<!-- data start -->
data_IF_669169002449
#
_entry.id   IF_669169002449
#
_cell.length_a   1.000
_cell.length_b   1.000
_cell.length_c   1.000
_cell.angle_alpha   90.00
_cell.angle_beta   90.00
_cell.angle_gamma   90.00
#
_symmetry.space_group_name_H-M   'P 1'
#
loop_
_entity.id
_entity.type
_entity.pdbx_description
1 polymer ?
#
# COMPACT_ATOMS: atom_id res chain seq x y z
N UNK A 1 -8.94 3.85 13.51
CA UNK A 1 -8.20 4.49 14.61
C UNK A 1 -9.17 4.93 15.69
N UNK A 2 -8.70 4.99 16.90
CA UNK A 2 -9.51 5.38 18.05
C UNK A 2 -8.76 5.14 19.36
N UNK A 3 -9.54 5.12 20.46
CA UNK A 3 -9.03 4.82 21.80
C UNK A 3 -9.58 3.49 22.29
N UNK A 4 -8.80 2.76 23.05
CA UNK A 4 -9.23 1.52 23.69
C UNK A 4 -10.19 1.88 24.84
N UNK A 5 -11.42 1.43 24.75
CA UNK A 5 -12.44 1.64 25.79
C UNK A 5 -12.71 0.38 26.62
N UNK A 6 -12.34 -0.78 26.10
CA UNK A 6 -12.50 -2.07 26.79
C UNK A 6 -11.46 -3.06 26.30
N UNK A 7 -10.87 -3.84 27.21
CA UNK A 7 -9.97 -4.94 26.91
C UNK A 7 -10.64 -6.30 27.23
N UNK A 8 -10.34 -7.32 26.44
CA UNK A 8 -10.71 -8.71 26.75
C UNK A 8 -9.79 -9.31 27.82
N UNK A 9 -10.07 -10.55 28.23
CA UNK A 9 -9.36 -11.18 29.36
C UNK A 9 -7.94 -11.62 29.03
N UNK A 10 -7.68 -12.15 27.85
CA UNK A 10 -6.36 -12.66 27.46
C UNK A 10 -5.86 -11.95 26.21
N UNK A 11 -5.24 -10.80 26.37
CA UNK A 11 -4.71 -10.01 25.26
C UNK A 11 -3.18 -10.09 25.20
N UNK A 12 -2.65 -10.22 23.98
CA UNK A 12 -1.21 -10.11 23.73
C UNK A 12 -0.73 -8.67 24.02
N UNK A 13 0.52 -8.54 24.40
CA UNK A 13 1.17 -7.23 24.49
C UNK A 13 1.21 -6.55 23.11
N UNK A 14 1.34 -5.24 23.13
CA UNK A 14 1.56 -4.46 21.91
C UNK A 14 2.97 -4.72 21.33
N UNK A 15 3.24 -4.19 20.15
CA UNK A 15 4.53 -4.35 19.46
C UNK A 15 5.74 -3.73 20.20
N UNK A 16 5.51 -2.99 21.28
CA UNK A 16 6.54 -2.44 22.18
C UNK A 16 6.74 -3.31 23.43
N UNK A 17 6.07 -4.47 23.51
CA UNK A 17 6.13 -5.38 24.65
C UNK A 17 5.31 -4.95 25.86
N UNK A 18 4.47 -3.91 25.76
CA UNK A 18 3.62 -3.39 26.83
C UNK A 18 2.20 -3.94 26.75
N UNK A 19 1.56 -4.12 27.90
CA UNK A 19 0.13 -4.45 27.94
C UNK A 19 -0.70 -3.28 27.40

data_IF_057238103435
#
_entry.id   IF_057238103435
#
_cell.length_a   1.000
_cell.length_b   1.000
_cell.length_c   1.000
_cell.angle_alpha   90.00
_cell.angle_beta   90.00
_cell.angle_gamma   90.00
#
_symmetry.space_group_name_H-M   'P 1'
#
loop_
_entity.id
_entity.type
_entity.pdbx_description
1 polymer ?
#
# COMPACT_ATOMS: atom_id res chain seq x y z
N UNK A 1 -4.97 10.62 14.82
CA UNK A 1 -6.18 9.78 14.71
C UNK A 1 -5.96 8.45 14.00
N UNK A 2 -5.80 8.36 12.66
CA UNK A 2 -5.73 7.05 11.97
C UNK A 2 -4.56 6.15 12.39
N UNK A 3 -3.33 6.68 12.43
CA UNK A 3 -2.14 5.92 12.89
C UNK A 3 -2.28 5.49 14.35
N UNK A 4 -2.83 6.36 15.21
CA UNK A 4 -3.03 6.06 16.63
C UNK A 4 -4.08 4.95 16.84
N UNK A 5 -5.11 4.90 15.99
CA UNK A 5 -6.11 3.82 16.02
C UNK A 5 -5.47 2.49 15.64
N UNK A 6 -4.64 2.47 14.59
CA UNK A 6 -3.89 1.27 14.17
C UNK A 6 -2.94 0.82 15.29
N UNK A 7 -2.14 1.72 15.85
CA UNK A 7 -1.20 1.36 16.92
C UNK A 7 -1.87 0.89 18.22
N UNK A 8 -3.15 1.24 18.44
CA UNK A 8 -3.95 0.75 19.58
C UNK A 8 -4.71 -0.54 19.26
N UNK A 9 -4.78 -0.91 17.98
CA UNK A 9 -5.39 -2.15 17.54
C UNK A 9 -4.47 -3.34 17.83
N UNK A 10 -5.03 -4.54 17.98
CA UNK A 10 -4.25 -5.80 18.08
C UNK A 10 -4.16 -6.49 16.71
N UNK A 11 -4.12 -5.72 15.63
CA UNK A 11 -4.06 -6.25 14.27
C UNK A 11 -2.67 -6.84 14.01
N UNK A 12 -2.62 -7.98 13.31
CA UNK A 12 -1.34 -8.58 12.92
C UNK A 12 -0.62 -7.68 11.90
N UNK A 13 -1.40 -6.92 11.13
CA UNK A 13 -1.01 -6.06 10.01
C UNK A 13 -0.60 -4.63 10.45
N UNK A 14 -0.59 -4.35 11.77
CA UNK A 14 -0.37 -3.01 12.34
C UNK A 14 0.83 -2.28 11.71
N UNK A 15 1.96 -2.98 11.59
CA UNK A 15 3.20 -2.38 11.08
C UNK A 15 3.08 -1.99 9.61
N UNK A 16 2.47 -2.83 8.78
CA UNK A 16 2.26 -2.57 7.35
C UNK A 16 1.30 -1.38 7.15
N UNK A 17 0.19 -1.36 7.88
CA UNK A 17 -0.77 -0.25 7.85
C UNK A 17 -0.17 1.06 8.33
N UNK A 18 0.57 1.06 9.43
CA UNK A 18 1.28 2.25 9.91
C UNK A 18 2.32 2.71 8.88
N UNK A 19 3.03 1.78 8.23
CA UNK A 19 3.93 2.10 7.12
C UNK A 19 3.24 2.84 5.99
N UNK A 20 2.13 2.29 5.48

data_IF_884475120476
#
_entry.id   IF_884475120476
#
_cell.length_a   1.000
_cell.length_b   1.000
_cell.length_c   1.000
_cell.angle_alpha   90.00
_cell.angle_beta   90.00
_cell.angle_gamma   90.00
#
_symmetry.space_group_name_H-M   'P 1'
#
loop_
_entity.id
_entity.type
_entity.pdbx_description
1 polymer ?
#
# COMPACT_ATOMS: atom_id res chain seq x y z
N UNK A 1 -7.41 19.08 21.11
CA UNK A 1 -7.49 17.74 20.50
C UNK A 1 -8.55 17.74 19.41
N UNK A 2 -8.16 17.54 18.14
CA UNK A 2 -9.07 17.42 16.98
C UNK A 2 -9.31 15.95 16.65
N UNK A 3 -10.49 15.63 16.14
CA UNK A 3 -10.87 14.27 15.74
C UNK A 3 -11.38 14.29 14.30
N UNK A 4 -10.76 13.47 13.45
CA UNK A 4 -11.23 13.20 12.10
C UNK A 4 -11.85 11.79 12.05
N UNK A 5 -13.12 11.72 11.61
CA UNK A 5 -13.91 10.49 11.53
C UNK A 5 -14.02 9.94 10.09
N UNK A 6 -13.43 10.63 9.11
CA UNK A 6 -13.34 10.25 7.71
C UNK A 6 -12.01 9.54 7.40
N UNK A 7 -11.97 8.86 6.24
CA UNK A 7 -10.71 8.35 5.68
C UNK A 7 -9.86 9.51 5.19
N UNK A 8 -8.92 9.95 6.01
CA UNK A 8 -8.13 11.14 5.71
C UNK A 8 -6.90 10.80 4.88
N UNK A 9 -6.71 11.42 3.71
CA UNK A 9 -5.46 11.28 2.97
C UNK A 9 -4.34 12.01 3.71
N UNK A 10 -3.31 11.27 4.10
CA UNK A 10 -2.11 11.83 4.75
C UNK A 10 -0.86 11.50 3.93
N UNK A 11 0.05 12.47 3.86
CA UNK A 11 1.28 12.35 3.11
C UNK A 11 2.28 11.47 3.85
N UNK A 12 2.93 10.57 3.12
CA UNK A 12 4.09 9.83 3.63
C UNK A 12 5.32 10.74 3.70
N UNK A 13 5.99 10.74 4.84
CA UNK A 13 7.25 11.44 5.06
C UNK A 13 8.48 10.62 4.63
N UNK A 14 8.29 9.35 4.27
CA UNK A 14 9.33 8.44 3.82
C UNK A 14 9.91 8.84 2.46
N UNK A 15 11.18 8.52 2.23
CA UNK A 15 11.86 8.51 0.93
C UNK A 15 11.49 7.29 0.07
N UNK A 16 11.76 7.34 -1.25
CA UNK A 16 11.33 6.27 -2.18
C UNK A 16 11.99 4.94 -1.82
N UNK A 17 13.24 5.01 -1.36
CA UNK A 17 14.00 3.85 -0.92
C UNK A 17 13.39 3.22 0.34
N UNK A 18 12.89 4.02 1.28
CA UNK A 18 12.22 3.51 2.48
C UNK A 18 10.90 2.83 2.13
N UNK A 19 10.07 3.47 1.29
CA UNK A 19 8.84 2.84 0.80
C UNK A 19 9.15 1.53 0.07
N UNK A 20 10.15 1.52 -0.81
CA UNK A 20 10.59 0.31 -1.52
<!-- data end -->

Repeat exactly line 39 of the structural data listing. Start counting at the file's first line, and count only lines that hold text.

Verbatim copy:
N UNK A 7 -10.87 -3.84 27.21